Dec 23, 2017

Tragic loss of a bobcat

By Rebecca Dmytryk

I see a lot of injury and suffering and death in this line of work. Over the many years I've become "professionally numb"  - careful not to get too caught up in emotion - get the job done - get the animal help. 

This one animal's story, though, is so tragic.

In September 2016, we rescued a female bobcat from the Elkhorn Slough area. She was suffering from mange and blood test revealed she'd been exposed to an anticoagulant -likely a rodenticide. More on her rescue, HERE.

Thanks to the great work by Wildlife Center of Silicon Valley, she was successfully rehabilitated, and released right back in her home territory, just yards from where I'd trapped her. More on her release, HERE.

During her rehabilitation, physical exams suggested she might have been pregnant, but this was never confirmed.

Throughout 2017, we received reports of mangey bobcats in the same area from time to time. We know of at least one that died and its body was buried before it could be tested. I'd wondered if this was "our" bobcat.

Second generation anticoagulant rodenticides (SGARs) are so dangerous because the chemicals stay in the body - in the liver - for a long time - over a year, I've heard. So, I wondered, could we have cured the bobcat of mange and reversed hemorrhaging but set her free with the poisons still inside her?

On October 29th WES responded a report of two sick bobcats at the slough - a mother and kitten. Both were suffering from mange.

We successfully captured the kitten. Video, HERE.

Blood tests revealed the kitten had been exposed to an anticoagulant. 

The good news - the kitten is still alive and in care at a local wildlife hospital and expected to be released back into the wild.

Since then, we have been trying to find and capture the mother. Could she be the cat we rescued and released last year? 

We would get reports of a sickly bobcat in the same area, but our attempts to trap the animal failed. Very elusive. Was she trap wise?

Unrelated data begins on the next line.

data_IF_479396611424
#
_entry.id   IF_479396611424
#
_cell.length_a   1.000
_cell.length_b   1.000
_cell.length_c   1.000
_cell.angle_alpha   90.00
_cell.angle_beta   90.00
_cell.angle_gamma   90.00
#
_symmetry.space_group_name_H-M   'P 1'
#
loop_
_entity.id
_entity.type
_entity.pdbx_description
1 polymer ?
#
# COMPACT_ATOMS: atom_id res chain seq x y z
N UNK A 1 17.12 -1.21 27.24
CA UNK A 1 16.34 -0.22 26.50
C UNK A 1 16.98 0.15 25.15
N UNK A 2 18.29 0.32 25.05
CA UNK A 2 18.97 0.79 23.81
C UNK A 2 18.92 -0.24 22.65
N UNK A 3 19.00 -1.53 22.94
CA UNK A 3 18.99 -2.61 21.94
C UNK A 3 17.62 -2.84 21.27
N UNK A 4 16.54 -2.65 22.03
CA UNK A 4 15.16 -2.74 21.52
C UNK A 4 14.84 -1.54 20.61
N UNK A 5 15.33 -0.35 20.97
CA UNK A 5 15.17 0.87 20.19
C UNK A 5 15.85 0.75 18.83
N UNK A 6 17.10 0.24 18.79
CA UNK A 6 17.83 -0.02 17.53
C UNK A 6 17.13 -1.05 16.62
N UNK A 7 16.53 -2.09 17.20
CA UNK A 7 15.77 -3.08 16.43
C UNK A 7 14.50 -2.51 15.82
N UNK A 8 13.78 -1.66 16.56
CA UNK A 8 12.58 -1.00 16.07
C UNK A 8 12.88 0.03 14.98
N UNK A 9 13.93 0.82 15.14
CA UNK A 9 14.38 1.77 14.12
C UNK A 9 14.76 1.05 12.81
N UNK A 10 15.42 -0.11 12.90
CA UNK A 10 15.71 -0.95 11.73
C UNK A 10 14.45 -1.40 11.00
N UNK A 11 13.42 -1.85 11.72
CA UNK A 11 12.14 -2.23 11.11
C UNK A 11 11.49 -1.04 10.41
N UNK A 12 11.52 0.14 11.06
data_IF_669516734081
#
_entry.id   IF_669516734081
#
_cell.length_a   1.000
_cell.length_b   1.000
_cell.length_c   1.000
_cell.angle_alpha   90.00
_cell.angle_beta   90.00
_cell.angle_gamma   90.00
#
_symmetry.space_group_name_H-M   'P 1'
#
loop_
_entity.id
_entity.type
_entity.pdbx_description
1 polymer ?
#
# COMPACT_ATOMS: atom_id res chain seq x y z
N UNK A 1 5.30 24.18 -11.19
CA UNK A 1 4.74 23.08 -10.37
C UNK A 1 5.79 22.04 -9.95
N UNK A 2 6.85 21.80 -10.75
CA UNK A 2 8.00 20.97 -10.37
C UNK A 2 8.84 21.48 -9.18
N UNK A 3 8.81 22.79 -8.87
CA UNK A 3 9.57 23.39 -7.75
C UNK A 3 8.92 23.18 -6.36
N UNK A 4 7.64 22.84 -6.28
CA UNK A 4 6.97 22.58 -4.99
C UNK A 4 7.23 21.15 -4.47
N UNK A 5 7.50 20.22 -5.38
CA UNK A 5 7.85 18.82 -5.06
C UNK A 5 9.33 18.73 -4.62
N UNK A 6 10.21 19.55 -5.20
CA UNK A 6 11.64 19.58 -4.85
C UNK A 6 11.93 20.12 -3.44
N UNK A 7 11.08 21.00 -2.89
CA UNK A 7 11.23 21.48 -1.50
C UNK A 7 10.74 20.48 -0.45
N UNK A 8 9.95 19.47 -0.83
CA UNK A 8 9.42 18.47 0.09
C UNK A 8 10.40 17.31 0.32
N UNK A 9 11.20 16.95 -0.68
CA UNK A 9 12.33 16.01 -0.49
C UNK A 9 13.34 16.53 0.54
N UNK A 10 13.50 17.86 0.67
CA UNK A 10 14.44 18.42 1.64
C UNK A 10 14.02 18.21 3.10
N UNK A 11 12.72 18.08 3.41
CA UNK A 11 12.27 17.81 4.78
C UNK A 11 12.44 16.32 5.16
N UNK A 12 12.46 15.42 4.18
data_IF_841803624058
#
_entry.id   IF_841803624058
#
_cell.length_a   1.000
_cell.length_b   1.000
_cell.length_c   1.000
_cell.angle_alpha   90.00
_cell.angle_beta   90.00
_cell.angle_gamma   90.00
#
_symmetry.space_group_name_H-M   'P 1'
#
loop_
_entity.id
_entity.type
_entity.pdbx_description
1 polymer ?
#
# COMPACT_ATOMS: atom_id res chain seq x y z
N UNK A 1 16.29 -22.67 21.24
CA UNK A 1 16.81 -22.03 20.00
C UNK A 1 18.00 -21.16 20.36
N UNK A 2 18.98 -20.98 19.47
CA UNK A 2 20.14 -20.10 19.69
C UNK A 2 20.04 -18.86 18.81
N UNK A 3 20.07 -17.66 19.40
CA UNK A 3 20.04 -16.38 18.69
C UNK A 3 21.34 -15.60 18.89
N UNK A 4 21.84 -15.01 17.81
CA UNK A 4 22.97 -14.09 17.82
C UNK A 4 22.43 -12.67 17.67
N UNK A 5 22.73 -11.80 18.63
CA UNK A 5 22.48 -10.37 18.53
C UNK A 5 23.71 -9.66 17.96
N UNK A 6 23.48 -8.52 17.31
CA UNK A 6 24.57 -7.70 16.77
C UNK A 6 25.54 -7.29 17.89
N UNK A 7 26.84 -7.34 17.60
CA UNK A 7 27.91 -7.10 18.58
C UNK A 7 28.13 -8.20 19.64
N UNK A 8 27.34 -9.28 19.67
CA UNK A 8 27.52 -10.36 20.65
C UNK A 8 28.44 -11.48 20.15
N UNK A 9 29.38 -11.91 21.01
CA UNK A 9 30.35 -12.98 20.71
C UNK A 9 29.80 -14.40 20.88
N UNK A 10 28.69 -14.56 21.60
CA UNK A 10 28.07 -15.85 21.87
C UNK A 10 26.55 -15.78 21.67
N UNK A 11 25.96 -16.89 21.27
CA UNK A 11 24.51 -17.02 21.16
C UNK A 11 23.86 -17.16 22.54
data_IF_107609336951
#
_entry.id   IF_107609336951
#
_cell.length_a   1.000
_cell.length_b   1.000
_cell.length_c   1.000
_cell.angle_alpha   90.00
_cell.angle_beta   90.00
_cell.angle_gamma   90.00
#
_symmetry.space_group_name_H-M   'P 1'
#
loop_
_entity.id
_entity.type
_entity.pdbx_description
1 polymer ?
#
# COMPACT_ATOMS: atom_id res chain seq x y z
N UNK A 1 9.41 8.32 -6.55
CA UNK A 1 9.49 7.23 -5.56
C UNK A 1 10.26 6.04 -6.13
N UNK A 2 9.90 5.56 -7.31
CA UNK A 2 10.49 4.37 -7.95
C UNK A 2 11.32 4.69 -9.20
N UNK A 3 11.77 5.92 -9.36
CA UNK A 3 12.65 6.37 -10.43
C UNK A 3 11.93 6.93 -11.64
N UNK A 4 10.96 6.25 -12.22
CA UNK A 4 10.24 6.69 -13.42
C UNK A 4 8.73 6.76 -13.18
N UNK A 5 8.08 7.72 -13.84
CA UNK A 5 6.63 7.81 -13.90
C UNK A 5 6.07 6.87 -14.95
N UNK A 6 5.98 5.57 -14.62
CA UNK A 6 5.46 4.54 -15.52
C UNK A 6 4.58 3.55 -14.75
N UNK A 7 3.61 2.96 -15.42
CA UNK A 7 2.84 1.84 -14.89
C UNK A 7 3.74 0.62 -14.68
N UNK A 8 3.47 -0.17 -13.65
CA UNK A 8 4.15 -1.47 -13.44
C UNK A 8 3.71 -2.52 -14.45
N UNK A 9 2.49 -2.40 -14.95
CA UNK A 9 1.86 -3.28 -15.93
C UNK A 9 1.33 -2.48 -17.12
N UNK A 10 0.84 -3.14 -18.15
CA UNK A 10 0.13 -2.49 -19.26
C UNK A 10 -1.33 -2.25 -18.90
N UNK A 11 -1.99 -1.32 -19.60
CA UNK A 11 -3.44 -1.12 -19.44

Today we received word that a bobcat had been found, dead. We went to investigate.

It was our female bobcat. A lucky photo of her teeth from when she was released in 2016 confirmed her identity. She died next to a guzzler - a small trough of water. Animals poisoned by anticoagulants start to bleed internally and become very thirsty. Everything points to poison as the cause of death. 

Tragic... on so many levels. 

A huge thank you to Elkhorn Slough Reserve for allowing us to send the liver for testing to confirm exposure to anticoagulants and determine which anticoagulants she was exposed to. Perhaps this will lead us to the local source. Perhaps there is a way to do a DNA test to confirm she's the mother of the kitten that's still in care. 

It's so very, very, very sad. 

I have seen too many bobcats die from poison over the years. Anticoagulant poisons must be banned. Now! This is urgent! We must take action, now! Are you in? 

Join us in banning anticoagulants in California. Can you make signs, go to rallies, attend a parade or two, make phone calls, sit with us in government offices, speak at meetings? If you can't participate in an activist's role, send money. We'll need it for travel to Sacramento and throughout CA to meet with decision-makers. 

Thank you all...